Oliver(in Hollywood Movies) Oliver (1968) - Download Movie for mobile in best quality 3gp and mp4 format. Also stream Oliver on your mobile, tablets and ipads
Plot: Musical adaptation of Charles Dickens's classic tale of an orphan who runs away from the orphanage and hooks up with a group of boys trained to be pickpockets by an elderly mentor. Written by Murray Chapman Runtime: 153 min Release Date: 18 Dec 1968
I took part in a little mini production of this when I was a bout 8 at school and my mum bought the video for me. I've loved it ever since!! When I was younger, it was the songs and spectacular dance sequences that I enjoyed but since I've watched it when I got older, I appreciate more the fantastic acting and character portrayal. Oliver Reed and Ron Moody were brilliant. I can't imagine anyone else playing Bill Sykes or Fagin. Shani Wallis' Nancy if the best character for me. She put up with so much for those boys, I think she's such a strong character and her final scene <more>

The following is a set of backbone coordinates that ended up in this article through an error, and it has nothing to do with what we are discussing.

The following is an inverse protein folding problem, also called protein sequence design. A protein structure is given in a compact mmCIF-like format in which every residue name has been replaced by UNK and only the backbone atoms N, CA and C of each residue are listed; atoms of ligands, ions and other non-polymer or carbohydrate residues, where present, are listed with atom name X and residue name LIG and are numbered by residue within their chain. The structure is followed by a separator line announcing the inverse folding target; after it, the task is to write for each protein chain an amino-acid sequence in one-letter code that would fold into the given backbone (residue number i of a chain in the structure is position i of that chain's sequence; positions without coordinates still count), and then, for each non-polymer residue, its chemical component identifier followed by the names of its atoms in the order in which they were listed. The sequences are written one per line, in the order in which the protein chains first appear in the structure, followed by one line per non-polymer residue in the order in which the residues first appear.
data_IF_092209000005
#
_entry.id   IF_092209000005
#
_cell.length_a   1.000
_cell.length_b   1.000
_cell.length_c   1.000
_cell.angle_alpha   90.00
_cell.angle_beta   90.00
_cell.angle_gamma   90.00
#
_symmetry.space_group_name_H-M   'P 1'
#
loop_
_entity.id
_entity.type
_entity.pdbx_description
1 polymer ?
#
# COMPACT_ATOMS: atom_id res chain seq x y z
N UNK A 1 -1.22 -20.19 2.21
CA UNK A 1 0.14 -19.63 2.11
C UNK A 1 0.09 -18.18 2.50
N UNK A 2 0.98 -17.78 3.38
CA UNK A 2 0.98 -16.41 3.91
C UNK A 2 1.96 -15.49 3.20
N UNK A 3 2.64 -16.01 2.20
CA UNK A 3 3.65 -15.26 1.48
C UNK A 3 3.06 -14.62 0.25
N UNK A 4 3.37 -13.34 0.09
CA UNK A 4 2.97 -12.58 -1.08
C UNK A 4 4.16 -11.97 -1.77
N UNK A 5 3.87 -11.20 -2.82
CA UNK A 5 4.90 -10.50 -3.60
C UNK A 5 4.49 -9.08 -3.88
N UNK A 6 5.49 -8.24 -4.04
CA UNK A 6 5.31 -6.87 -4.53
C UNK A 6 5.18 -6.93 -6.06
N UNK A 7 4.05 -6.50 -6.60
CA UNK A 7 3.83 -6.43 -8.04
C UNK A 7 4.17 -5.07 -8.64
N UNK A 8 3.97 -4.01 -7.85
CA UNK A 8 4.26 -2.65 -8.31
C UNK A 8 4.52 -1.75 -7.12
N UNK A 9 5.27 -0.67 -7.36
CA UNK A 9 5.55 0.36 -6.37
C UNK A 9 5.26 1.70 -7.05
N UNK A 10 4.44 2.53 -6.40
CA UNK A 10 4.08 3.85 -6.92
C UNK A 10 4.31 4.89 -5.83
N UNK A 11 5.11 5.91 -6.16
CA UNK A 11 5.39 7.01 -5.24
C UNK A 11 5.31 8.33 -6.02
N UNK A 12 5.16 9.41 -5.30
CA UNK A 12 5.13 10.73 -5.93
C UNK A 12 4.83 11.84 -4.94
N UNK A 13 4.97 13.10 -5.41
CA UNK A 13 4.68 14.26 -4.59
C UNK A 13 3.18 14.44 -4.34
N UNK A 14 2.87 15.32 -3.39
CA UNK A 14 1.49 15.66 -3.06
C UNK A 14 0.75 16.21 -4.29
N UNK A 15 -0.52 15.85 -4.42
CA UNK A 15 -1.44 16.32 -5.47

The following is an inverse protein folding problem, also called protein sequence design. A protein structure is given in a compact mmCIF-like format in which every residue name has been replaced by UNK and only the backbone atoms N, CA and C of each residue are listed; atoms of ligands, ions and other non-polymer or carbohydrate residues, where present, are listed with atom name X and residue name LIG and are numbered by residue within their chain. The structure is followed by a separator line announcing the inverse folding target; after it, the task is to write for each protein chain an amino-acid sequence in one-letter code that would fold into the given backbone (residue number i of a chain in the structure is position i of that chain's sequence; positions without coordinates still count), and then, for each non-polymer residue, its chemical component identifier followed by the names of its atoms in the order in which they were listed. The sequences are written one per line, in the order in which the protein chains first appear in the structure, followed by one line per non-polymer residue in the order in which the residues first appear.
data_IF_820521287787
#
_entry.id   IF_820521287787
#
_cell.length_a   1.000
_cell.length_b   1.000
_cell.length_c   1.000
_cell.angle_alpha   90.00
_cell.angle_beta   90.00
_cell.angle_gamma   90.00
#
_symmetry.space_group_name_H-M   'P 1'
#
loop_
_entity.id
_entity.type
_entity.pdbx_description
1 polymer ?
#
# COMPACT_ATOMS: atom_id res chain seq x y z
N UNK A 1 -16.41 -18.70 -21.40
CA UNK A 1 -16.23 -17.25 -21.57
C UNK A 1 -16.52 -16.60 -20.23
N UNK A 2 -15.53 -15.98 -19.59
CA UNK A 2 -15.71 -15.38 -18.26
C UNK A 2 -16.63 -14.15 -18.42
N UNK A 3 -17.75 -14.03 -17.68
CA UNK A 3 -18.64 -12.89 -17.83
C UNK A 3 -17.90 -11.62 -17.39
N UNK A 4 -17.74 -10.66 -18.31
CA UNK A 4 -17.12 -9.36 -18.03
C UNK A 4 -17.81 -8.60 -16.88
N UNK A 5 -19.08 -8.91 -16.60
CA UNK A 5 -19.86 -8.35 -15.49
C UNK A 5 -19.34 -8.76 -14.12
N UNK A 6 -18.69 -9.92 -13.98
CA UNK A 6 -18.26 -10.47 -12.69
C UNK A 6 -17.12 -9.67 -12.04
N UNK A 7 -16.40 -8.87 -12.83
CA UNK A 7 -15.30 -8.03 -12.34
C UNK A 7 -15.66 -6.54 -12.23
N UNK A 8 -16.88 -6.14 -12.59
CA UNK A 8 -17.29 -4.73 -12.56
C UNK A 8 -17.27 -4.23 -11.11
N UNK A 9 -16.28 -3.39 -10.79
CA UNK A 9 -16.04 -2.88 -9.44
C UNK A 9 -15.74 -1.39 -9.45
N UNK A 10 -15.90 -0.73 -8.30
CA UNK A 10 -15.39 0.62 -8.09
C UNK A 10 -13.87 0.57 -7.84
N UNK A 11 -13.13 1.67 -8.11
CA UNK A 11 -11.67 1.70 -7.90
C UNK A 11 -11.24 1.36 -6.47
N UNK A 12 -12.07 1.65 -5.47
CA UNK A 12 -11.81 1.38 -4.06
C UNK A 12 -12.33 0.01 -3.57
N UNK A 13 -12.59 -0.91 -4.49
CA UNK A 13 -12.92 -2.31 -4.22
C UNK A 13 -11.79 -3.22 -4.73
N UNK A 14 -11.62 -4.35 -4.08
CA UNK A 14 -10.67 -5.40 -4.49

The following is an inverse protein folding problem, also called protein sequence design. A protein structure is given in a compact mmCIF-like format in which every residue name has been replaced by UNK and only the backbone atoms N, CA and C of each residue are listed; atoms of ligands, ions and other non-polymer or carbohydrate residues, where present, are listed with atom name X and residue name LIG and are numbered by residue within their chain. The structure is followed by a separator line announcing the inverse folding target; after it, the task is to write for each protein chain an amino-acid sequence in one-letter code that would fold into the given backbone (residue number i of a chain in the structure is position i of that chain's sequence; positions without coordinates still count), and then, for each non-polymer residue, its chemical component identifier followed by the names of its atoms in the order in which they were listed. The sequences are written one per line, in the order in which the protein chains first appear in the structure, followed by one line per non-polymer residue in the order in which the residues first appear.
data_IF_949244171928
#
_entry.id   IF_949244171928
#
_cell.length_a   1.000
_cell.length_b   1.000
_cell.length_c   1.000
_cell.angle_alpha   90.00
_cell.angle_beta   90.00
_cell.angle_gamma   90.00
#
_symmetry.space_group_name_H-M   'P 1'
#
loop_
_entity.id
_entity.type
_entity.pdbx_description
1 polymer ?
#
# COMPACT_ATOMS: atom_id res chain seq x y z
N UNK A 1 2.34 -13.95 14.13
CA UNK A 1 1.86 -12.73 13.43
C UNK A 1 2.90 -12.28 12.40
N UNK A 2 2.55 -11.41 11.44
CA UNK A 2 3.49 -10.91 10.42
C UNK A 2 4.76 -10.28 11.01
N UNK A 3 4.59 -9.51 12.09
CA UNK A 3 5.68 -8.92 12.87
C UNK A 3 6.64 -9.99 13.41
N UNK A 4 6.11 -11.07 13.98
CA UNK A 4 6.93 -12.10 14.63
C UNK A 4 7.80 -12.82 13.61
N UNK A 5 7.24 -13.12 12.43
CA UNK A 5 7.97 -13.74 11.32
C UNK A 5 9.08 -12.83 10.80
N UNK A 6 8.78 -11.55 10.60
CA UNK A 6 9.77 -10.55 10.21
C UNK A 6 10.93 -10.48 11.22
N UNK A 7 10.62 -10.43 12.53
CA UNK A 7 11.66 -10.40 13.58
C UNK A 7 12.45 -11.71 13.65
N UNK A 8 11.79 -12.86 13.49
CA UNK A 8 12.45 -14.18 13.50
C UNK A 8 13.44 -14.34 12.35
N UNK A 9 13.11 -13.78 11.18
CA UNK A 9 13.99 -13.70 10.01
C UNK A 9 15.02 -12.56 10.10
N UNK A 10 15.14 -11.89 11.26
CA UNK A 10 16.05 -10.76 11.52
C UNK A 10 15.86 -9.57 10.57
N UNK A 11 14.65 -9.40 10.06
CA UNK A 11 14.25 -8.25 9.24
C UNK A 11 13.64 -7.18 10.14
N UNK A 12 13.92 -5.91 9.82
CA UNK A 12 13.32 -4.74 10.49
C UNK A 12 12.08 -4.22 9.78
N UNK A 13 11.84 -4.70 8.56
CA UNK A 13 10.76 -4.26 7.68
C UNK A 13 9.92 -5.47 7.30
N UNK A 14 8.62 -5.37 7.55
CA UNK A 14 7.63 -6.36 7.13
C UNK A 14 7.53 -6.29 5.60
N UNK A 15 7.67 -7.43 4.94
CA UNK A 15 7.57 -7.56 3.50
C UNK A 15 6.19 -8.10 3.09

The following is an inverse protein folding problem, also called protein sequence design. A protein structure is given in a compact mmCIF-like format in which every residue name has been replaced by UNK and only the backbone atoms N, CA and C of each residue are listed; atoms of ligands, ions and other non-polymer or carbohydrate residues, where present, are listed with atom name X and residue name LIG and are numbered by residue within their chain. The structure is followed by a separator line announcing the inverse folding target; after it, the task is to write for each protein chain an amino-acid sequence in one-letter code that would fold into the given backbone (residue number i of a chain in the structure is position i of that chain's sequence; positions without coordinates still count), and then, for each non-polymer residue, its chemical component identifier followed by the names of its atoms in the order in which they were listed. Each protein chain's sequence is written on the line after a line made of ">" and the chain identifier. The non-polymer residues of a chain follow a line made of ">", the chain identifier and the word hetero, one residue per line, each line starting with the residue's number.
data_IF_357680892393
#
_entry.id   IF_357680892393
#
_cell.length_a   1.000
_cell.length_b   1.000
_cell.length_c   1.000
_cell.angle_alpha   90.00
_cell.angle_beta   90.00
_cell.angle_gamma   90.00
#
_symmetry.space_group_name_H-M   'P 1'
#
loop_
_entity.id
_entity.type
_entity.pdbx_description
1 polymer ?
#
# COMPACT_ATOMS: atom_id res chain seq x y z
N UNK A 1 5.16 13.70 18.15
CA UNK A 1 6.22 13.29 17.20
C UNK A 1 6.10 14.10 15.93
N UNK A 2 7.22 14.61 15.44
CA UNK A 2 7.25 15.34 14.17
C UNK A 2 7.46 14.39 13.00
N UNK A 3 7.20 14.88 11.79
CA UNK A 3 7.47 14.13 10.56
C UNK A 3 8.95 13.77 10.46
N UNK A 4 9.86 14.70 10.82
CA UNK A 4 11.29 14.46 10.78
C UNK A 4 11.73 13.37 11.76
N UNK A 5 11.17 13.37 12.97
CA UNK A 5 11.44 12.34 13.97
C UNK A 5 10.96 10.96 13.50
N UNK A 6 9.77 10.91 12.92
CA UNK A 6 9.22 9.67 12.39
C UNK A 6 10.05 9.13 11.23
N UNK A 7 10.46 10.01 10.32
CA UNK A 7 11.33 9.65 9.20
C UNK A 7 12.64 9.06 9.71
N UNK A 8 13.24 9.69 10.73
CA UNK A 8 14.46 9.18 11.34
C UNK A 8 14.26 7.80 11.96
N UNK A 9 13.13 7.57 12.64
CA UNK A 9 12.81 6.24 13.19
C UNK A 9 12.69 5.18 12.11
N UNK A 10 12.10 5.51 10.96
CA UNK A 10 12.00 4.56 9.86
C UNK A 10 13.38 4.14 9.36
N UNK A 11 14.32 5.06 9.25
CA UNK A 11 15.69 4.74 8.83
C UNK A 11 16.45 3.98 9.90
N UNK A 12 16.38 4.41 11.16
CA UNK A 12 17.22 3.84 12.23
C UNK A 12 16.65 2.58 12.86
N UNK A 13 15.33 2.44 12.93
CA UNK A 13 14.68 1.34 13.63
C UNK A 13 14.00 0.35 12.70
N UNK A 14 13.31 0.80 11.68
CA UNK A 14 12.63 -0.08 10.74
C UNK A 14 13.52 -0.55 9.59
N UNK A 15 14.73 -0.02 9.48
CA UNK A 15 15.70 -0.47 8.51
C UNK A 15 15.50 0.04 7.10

when... Well, you know... Always makes me cry! Best musical in my opinion of all time. It's lasted all this time, it will live on for many more years to come! 11/10!!
A high-spirited, lively version of the well-known story, the film manages to fit in songs and dances without subtracting from the deeper issues in Dickens' novel. The times are depicted vividly well, with excellent sets and costumes, and the film works as both surface entertainment for the young generation, and as a drama with deeper ideas behind it for the more adult viewer. As a musical, the story is not as potent as otherwise - if you compare it to David Lean's version for example - but yet the film explains parts of the story better than Lean's version did. It is not a perfect <more>